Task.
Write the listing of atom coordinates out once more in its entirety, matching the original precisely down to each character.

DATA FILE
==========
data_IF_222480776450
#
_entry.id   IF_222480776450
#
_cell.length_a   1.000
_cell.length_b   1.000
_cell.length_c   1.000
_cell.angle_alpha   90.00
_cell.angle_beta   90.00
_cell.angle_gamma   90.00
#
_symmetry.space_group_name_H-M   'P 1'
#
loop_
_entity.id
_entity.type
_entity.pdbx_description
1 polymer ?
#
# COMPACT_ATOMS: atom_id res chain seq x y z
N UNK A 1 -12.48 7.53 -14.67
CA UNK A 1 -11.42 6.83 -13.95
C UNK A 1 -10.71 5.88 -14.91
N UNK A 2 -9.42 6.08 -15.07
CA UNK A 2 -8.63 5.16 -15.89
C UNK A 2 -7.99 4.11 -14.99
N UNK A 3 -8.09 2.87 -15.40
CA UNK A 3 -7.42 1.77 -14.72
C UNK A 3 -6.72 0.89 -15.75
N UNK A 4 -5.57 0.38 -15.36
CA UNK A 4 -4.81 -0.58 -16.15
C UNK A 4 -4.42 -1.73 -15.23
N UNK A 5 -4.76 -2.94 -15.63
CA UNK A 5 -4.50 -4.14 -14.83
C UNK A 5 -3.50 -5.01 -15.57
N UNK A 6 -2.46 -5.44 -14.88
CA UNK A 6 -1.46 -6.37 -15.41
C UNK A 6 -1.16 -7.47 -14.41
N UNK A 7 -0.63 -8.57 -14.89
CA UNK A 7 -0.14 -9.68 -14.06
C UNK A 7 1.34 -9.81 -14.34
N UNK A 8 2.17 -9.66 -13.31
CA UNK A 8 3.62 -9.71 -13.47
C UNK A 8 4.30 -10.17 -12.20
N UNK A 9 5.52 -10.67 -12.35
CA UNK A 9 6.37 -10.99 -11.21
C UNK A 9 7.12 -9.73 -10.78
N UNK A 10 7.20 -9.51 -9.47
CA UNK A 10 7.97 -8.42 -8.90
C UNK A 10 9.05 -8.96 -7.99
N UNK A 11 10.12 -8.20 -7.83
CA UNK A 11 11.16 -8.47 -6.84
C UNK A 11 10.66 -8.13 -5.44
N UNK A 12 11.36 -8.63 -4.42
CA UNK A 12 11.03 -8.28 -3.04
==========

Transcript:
data_IF_222480776450
#
_entry.id   IF_222480776450
#
_cell.length_a   1.000
_cell.length_b   1.000
_cell.length_c   1.000
_cell.angle_alpha   90.00
_cell.angle_beta   90.00
_cell.angle_gamma   90.00
#
_symmetry.space_group_name_H-M   'P 1'
#
loop_
_entity.id
_entity.type
_entity.pdbx_description
1 polymer ?
#
# COMPACT_ATOMS: atom_id res chain seq x y z
N UNK A 1 -12.48 7.53 -14.67
CA UNK A 1 -11.42 6.83 -13.95
C UNK A 1 -10.71 5.88 -14.91
N UNK A 2 -9.42 6.08 -15.07
CA UNK A 2 -8.63 5.16 -15.89
C UNK A 2 -7.99 4.11 -14.99
N UNK A 3 -8.09 2.87 -15.40
CA UNK A 3 -7.42 1.77 -14.72
C UNK A 3 -6.72 0.89 -15.75
N UNK A 4 -5.57 0.38 -15.36
CA UNK A 4 -4.81 -0.58 -16.15
C UNK A 4 -4.42 -1.73 -15.23
N UNK A 5 -4.76 -2.94 -15.63
CA UNK A 5 -4.50 -4.14 -14.83
C UNK A 5 -3.50 -5.01 -15.57
N UNK A 6 -2.46 -5.44 -14.88
CA UNK A 6 -1.46 -6.37 -15.41
C UNK A 6 -1.16 -7.47 -14.41
N UNK A 7 -0.63 -8.57 -14.89
CA UNK A 7 -0.14 -9.68 -14.06
C UNK A 7 1.34 -9.81 -14.34
N UNK A 8 2.17 -9.66 -13.31
CA UNK A 8 3.62 -9.71 -13.47
C UNK A 8 4.30 -10.17 -12.20
N UNK A 9 5.52 -10.67 -12.35
CA UNK A 9 6.37 -10.99 -11.21
C UNK A 9 7.12 -9.73 -10.78
N UNK A 10 7.20 -9.51 -9.47
CA UNK A 10 7.97 -8.42 -8.90
C UNK A 10 9.05 -8.96 -7.99
N UNK A 11 10.12 -8.20 -7.83
CA UNK A 11 11.16 -8.47 -6.84
C UNK A 11 10.66 -8.13 -5.44
N UNK A 12 11.36 -8.63 -4.42
CA UNK A 12 11.03 -8.28 -3.04